Investors are betting on golf's decline

Stocks that have exposure to the sport are seeing increased short interest lately.

By MSN Money Partner Aug 27, 2014 2:03PM
By Matt Clinch, CNBC

More and more market participants have been banking on the decline in the popularity of golf, according to new research, with stocks that have exposure to the sport seeing an increase in short interest in recent weeks.

Rather than playing the long game, Markit, a data analysis firm based in the U.K., says that these "short sellers" have been keen to play this near-term trend. Short-selling is an investment tactic where a speculator borrows a financial instrument, such as a stock, and sells it in the hope of buying it back later at a lower price, thereby making a profit. Markit measures this short interest by calculating the amount of shares that are out on loan. 

"With an aging customer base and slimming margins, companies with large exposure to the golfing sector have seen their stocks come under pressure in recent weeks," said Simon Colvin, a research analyst at Markit.


Most notably, German sportswear conglomerate Adidas (ADDYY) sounded the alarm bell in a recent earnings release.

Credit: © Spaces Images/Getty Images
Caption: Golf ball on empty putting green


The firm said that revenues for its golf segment declined 18 percent in the first half of 2014, compared to the same period last year. It cited the "continued weakness in the golf market, where retail inventories remain high and participation continues to decline." Markit says that short interest in Adidas surged by over a third in the wake of that news, with 4.2 percent of the firm's shares now out on loan. Its stock has tanked 16 percent since issuing the news.


German rival Puma has also highlighted a decline in golf equipment sales due to the weaker "golfing environment" as short sellers move in on its stock.


Sixteen percent of the company's freely traded shares are out on loan, twice the number seen a year ago, according to Markit. Nike (NKE), meanwhile, has highlighted that sales of golfing equipment have stagnated since last year, whereas all of its other categories have seen modest sales growth. Nike shares have survived the drubbing with a gain of 1 percent so far this year, but Puma's stock has slipped 19 percent since January.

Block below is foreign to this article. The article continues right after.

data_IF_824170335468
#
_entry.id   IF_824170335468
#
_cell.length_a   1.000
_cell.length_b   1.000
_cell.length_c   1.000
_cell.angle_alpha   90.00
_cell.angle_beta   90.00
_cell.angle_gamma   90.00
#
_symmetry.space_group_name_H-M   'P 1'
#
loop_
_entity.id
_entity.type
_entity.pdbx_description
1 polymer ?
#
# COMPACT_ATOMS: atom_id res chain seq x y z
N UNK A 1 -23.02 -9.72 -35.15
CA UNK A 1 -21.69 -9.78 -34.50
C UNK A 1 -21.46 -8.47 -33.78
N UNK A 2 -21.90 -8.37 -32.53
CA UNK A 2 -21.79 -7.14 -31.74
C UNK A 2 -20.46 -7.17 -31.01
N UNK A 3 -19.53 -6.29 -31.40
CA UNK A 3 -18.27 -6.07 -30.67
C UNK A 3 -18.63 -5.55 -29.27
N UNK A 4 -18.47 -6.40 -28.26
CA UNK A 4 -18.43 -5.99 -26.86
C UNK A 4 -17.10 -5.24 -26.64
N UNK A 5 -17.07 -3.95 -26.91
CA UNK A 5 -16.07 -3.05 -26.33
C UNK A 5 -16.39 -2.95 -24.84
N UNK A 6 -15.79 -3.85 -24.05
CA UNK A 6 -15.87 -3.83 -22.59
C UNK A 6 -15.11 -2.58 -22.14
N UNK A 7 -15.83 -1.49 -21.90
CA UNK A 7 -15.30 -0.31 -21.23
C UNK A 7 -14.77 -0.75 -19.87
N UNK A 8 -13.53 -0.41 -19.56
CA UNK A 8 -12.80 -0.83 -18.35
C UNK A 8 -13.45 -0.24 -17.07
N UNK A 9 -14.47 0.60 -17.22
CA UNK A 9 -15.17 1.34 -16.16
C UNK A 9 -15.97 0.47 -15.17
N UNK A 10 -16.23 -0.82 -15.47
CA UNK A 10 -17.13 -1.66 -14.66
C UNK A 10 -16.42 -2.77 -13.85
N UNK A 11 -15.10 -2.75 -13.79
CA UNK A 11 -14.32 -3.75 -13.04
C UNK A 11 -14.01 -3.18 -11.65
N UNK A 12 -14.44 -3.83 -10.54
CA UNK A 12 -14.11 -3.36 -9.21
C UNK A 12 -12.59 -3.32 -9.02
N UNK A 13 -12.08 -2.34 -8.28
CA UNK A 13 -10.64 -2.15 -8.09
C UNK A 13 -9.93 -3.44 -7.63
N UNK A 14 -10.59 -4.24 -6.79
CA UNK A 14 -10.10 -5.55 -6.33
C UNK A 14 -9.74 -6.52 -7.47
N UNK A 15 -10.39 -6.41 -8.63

Snobbery and elitism?

A series of metrics has helped to paint a dismal future for the sport. Colvin notes that the Sports & Fitness Industry Association estimates that participation rates for 18-to-34 year-olds has fallen over the last five years.


He also highlights statistics from industry monitor Golf Datatech which state that the number of golf rounds played in the U.S. fell by 5 percent last year. One bright spot comes from England Golf, with the amateur golf governing body, which reports that a "massive" 110,000 people in England got into golf in the year ending March 2014. That's more than double the figure for the previous 12 months, it said.


Golf is often accused of snobbery and elitism, with the game requiring time and financial investment compared to more fast-paced alternatives. Many pundits have tried to offer a reason for the drop in interest. As well as the costs involved, the modern distractions of social networking as well as the recent poor form of Tiger Woods may be to blame.


California-based Callaway (ELY) is another company that has been affected by this downturn. It draws the entirety of its revenue from golf and nearly twice as many of its shares are now out on loan compared to the start of the year, according to Markit. The firm's shares are down by 9 percent year-to-date.


Dick's response

Meanwhile, Dick's Sporting Goods (DKS) is one company that has offered a swift response in the face of this trend lower for the sport. In July it decided to let go of more than 500 professionals that worked at the company's stores. It also detailed a restructuring plan for its golfing unit in August as it dumped its old inventory and highlighted negative sentiment towards the sector.